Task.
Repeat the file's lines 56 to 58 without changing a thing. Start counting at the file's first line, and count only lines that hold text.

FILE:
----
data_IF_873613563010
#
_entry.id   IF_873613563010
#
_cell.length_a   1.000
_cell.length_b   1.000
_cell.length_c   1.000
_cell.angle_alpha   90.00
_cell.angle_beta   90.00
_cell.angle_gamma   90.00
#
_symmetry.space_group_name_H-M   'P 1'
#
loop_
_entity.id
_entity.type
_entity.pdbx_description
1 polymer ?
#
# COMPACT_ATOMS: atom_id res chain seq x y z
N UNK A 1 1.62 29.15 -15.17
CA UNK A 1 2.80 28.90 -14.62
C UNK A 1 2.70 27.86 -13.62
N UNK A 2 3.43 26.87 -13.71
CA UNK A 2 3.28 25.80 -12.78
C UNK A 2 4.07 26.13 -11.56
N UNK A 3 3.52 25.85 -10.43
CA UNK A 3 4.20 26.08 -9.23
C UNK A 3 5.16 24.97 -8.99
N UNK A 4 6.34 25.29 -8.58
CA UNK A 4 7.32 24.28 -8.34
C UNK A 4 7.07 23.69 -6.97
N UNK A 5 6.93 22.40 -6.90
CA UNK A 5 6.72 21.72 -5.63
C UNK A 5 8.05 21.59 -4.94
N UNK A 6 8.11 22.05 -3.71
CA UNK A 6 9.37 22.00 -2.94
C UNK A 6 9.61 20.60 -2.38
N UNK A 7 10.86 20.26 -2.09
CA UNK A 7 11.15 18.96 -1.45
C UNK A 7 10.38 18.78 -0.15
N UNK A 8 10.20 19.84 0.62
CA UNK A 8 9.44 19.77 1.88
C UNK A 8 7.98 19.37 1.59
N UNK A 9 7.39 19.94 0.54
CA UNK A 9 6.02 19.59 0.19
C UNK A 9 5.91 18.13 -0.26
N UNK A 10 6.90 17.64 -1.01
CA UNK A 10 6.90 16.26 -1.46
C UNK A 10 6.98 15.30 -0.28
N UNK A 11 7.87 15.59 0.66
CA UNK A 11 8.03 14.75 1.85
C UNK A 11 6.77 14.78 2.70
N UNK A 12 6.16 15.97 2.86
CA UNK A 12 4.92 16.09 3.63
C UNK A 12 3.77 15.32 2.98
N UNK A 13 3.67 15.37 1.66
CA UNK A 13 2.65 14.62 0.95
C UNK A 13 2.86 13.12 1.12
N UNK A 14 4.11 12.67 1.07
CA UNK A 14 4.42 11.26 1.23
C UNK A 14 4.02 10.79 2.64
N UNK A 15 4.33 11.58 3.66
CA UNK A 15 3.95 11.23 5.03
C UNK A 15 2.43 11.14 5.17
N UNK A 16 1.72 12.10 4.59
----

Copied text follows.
C UNK A 12 3.77 15.32 2.98
N UNK A 13 3.67 15.37 1.66
CA UNK A 13 2.65 14.62 0.95